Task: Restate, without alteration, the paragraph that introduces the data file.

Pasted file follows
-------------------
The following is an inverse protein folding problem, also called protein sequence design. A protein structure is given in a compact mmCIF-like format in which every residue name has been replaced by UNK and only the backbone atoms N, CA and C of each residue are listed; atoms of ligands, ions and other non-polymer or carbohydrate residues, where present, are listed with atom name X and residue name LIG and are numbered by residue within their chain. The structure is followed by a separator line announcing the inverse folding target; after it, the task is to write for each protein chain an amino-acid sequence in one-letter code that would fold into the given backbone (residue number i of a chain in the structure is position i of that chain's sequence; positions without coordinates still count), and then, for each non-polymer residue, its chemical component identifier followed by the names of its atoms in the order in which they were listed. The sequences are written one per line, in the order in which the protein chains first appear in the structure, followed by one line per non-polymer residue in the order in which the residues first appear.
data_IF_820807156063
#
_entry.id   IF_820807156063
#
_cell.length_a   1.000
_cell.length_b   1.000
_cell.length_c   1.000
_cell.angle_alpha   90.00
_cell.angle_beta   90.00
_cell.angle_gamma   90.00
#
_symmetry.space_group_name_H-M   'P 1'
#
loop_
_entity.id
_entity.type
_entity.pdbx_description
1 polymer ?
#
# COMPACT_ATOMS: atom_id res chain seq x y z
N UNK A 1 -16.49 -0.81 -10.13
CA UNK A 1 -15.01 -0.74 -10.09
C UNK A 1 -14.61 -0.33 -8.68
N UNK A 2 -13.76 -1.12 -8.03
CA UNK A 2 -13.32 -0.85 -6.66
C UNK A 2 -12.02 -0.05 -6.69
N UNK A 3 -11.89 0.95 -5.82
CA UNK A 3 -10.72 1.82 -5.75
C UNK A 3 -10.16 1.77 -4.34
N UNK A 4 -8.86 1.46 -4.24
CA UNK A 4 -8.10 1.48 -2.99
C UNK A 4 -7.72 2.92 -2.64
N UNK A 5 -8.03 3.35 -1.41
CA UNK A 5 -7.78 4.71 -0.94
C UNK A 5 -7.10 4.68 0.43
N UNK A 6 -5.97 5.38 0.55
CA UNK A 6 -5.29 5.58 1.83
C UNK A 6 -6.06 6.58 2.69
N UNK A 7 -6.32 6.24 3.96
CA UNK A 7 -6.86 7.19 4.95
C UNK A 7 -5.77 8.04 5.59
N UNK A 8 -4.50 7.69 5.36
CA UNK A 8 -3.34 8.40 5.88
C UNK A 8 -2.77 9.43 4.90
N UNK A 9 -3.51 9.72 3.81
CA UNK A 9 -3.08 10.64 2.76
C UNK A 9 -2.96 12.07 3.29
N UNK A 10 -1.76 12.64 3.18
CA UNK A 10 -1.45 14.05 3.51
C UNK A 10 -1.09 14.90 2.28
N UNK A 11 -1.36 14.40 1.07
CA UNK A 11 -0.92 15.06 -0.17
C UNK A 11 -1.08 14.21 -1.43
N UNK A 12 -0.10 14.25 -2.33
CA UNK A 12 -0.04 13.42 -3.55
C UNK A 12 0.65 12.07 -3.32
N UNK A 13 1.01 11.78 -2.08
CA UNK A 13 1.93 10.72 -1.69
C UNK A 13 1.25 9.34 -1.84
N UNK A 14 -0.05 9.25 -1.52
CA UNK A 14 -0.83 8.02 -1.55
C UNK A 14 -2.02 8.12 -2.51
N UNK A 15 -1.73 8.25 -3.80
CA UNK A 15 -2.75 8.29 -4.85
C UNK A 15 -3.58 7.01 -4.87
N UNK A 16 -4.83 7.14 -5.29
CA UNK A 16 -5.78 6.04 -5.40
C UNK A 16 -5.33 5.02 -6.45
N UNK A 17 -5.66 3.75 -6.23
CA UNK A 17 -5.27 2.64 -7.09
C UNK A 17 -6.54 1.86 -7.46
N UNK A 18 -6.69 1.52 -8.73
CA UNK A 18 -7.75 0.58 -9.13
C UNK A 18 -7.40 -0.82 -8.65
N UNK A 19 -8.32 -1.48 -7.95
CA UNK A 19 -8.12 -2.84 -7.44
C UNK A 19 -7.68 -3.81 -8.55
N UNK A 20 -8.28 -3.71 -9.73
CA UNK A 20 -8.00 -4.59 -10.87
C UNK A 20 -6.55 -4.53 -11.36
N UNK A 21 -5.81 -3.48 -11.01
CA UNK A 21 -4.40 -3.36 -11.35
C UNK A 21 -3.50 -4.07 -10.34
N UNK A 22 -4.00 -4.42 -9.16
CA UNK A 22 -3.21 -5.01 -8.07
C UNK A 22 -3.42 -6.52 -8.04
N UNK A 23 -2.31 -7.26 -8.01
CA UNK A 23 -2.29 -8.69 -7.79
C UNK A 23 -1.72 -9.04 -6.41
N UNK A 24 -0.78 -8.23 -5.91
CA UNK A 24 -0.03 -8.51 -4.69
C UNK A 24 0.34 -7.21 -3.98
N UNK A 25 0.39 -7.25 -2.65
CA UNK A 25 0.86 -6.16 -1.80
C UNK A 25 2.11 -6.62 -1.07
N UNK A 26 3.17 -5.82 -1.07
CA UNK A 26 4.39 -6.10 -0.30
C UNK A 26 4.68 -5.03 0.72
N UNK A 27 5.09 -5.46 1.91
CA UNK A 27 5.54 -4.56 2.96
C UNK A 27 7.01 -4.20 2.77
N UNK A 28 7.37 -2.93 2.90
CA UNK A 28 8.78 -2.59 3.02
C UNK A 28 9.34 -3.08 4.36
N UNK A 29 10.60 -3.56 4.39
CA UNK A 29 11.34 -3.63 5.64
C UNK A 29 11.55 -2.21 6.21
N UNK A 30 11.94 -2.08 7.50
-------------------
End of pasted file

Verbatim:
The following is an inverse protein folding problem, also called protein sequence design. A protein structure is given in a compact mmCIF-like format in which every residue name has been replaced by UNK and only the backbone atoms N, CA and C of each residue are listed; atoms of ligands, ions and other non-polymer or carbohydrate residues, where present, are listed with atom name X and residue name LIG and are numbered by residue within their chain. The structure is followed by a separator line announcing the inverse folding target; after it, the task is to write for each protein chain an amino-acid sequence in one-letter code that would fold into the given backbone (residue number i of a chain in the structure is position i of that chain's sequence; positions without coordinates still count), and then, for each non-polymer residue, its chemical component identifier followed by the names of its atoms in the order in which they were listed. The sequences are written one per line, in the order in which the protein chains first appear in the structure, followed by one line per non-polymer residue in the order in which the residues first appear.